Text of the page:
When a child in your family has been diagnosed with congenital Cytomegalovirus (cCMV), it can be a challenging and emotional journey. One of the toughest aspects of this experience is finding the right words to explain the condition to your other children. In this blog post, we will guide you through the process of talking to your children about congenital CMV with a compassionate and informative approach.

Understanding Congenital CMV

Before discussing congenital CMV with your children, it’s crucial to have a solid understanding of the condition yourself. Cytomegalovirus, commonly known as CMV, is a virus that many people carry without any symptoms. However, when a pregnant woman becomes infected with CMV, the virus can be transmitted to the developing baby, leading to congenital CMV. This can result in a range of health issues, including hearing loss, developmental delays, and other complications.

Choose the Right Time and Place

  • To start the conversation with your children, find a quiet, comfortable, and relaxed setting. Choose a moment when there are no immediate distractions, and you have enough time to answer their questions and provide reassurance.

Age-Appropriate Language

    • When explaining congenital CMV to your children, adapt your language to their age and maturity level. Younger children may need simpler explanations, while older kids can handle more detailed information. Use age-appropriate terminology, and be prepared to repeat and clarify as needed.

    Encourage Questions

    • Children are naturally curious, and they may have a lot of questions about their sibling’s condition. Encourage them to ask questions and provide honest and clear answers. Reassure them that it’s okay to be curious and that you’re there to help them understand.

    Emphasize What CMV Can and Cannot Do

    • Make sure to highlight that while congenital CMV can present challenges, it doesn’t change the love and support your family shares. Emphasize that your child with CMV is still a part of the family and can lead a happy, fulfilling life with proper care and support.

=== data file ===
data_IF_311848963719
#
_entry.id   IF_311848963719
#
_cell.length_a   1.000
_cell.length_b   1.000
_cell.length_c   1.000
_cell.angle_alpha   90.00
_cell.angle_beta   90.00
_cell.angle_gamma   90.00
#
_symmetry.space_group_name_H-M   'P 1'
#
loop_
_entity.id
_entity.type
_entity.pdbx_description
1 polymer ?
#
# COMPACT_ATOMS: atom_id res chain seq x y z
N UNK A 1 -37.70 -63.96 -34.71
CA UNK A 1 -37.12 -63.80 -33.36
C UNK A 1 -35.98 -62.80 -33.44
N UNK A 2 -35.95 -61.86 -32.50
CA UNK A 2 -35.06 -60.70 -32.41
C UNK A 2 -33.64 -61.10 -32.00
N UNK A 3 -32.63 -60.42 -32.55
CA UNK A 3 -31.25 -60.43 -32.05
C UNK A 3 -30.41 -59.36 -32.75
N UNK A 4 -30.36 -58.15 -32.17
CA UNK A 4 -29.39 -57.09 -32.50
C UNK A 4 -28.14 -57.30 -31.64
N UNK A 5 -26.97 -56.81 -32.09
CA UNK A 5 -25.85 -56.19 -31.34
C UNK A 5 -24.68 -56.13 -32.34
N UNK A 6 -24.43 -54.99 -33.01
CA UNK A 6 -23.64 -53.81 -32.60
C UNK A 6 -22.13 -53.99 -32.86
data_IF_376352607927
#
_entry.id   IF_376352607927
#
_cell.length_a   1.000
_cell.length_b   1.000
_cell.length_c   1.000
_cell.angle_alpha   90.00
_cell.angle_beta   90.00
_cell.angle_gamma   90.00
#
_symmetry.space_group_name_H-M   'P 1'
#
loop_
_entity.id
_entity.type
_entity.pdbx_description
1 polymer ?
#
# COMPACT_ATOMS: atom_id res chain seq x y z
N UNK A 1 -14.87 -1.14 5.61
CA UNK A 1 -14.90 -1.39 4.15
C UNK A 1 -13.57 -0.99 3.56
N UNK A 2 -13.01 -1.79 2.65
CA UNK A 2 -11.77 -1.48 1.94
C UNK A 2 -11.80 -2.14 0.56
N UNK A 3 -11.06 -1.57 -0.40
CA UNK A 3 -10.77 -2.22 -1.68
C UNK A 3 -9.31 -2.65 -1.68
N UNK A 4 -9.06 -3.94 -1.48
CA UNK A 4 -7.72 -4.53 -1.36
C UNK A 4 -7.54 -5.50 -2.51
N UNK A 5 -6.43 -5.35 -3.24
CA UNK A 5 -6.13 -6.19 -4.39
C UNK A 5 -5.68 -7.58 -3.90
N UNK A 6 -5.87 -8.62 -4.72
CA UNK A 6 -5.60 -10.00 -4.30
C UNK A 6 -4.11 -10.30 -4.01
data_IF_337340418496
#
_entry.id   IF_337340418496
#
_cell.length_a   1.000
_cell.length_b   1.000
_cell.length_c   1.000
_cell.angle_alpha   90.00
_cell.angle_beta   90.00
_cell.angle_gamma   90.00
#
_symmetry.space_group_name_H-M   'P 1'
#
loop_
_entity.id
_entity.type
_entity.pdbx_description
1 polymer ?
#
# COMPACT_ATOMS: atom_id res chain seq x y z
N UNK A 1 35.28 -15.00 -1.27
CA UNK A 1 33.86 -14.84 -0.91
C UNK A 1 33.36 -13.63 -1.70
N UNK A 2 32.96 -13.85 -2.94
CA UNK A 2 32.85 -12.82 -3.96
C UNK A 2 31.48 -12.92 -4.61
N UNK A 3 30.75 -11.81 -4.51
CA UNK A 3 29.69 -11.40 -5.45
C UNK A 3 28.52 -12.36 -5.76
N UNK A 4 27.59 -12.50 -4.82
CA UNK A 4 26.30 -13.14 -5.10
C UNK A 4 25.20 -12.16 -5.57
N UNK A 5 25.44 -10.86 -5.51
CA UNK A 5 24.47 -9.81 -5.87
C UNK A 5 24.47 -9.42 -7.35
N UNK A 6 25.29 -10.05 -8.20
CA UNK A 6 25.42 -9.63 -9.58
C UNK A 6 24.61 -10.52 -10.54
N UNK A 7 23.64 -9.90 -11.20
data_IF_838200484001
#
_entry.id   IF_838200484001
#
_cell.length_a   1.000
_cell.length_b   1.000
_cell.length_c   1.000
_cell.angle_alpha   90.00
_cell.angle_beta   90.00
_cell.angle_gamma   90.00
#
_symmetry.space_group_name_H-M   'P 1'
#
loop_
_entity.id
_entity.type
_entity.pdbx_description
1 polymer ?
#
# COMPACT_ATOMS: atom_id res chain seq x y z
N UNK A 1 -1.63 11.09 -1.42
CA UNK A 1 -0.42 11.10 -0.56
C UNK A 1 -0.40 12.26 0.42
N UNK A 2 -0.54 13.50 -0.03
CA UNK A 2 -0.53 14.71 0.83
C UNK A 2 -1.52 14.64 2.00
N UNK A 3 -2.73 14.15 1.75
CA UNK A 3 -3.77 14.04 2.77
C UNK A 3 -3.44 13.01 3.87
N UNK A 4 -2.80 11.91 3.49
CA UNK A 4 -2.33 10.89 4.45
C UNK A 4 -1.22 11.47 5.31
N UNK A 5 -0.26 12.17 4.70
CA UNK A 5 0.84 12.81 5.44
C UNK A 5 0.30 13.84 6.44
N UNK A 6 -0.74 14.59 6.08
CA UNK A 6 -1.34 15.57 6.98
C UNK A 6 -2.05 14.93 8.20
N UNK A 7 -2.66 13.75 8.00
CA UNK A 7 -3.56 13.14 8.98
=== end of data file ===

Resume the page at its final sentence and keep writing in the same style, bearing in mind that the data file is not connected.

Share Positive Stories and Resources

    • Children often find comfort in knowing about others who have faced similar challenges and thrived. CMV Canada has a YouTube channel featuring family stories of children with congenital CMV. These stories showcase a variety of symptoms and experiences, which can be both informative and inspiring for your family. It can be reassuring for your children to see that there are other families going through similar situations and succeeding in overcoming challenges.

    Remember that every child’s journey with congenital CMV is unique, but these stories can help your children better understand the condition and feel a sense of community and support. It’s a great resource to explore together as a family, giving you an opportunity to discuss and learn from the experiences of others while emphasizing hope and resilience.

    Be Reassuring

    • Reassure your children that it’s not their fault or anyone’s fault that their sibling has congenital CMV. Explain that some things happen that we can’t control, but what’s most important is how the family comes together to support each other.

    Involve Them in the Care

    • If appropriate and safe, involve your other children in the care of their sibling with congenital CMV. This could include simple tasks like fetching supplies or playing together in a way that’s inclusive and enjoyable for everyone.

    Encourage Empathy

    • Teach your children about empathy and the importance of being supportive and understanding of their sibling’s needs. Help them recognize that empathy makes them better siblings and friends.

    Monitor for Emotions

    • Pay attention to your children’s emotions and reactions during the conversation. It’s normal for them to have mixed feelings, including fear, sadness, or confusion. Be prepared to offer comfort and additional information if necessary.


    Talking to your children about congenital CMV can be a sensitive and emotionally charged conversation, but it’s essential to help them understand and cope with the situation. By approaching the topic with care, empathy, and age-appropriate information, you can create a supportive and loving environment for all your children. Remember that this is a journey you will take together as a family, and your open communication will play a significant role in helping your children navigate the challenges that may arise.

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    If you found this article helpful, we invite you to explore our blog, Congenital CMV Unscripted, to access a wealth of additional resources available on our website.


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